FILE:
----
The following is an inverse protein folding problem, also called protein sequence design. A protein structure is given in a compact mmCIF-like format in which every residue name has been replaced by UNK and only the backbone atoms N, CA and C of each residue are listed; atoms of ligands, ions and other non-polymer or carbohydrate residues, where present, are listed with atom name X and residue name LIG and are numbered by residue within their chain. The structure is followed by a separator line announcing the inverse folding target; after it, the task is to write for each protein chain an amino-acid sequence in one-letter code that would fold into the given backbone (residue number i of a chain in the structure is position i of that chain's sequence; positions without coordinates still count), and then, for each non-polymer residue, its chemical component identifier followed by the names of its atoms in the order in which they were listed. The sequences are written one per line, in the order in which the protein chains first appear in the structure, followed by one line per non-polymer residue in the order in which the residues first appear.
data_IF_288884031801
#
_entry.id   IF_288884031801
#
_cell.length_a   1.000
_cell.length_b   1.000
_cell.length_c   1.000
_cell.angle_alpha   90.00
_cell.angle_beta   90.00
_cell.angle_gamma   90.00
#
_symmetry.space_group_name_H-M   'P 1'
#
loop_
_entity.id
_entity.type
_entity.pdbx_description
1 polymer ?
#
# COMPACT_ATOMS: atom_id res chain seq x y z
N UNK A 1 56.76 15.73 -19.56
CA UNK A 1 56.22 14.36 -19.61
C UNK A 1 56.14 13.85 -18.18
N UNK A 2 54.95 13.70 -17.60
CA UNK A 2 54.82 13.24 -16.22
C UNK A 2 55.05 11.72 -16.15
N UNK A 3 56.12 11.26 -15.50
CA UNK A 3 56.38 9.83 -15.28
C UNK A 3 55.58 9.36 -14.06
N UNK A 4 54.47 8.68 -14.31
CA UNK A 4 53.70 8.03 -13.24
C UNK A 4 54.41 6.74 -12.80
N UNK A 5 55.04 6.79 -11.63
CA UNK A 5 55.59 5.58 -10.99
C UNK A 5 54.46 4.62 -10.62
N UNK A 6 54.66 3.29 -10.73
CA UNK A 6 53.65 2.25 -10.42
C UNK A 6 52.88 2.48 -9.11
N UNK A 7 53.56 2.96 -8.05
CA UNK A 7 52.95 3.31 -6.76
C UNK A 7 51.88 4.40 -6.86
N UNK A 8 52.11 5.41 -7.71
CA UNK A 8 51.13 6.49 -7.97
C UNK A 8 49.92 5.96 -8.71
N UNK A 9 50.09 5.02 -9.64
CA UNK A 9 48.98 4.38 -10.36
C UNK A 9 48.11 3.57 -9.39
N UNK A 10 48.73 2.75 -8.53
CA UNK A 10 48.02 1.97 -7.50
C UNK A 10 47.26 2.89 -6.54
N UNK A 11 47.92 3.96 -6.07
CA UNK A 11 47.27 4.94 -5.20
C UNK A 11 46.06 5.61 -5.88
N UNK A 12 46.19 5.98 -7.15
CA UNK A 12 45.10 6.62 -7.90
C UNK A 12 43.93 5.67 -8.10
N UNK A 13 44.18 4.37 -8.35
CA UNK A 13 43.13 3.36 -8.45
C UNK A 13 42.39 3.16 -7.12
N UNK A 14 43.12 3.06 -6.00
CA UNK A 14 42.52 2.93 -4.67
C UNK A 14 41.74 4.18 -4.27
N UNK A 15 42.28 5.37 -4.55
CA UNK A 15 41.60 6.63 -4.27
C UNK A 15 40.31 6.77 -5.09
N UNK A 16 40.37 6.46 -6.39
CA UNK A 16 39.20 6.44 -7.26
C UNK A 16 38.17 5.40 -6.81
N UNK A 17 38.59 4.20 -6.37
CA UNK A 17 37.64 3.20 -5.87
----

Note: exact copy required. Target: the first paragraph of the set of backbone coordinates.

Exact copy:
The following is an inverse protein folding problem, also called protein sequence design. A protein structure is given in a compact mmCIF-like format in which every residue name has been replaced by UNK and only the backbone atoms N, CA and C of each residue are listed; atoms of ligands, ions and other non-polymer or carbohydrate residues, where present, are listed with atom name X and residue name LIG and are numbered by residue within their chain. The structure is followed by a separator line announcing the inverse folding target; after it, the task is to write for each protein chain an amino-acid sequence in one-letter code that would fold into the given backbone (residue number i of a chain in the structure is position i of that chain's sequence; positions without coordinates still count), and then, for each non-polymer residue, its chemical component identifier followed by the names of its atoms in the order in which they were listed. The sequences are written one per line, in the order in which the protein chains first appear in the structure, followed by one line per non-polymer residue in the order in which the residues first appear.